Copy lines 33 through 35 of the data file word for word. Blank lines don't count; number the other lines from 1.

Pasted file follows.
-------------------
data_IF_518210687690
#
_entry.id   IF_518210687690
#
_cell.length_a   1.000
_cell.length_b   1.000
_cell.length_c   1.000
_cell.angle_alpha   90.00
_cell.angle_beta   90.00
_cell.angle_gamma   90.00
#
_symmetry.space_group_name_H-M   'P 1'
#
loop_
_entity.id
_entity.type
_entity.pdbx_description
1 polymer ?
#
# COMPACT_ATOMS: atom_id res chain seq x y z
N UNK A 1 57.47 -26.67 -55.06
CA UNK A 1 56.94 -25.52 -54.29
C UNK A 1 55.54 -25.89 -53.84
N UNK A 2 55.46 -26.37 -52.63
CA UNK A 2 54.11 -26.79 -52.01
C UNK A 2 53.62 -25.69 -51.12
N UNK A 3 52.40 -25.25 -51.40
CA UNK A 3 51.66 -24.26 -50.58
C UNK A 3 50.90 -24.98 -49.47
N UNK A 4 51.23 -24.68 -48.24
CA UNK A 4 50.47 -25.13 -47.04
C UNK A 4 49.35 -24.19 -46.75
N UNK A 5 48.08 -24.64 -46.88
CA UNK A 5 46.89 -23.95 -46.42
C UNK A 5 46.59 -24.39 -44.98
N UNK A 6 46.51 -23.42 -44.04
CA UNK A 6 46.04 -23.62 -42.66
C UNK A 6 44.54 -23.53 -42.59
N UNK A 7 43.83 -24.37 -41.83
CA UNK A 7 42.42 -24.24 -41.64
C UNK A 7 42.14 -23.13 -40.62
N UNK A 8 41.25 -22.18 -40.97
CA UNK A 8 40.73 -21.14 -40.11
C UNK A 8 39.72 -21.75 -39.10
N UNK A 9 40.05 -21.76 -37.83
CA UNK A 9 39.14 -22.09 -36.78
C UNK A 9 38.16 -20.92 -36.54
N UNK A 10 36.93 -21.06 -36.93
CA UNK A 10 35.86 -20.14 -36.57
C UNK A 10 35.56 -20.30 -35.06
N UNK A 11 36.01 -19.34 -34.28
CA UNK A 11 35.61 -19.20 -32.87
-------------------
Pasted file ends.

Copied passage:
N UNK A 5 48.08 -24.64 -46.88
CA UNK A 5 46.89 -23.95 -46.42
C UNK A 5 46.59 -24.39 -44.98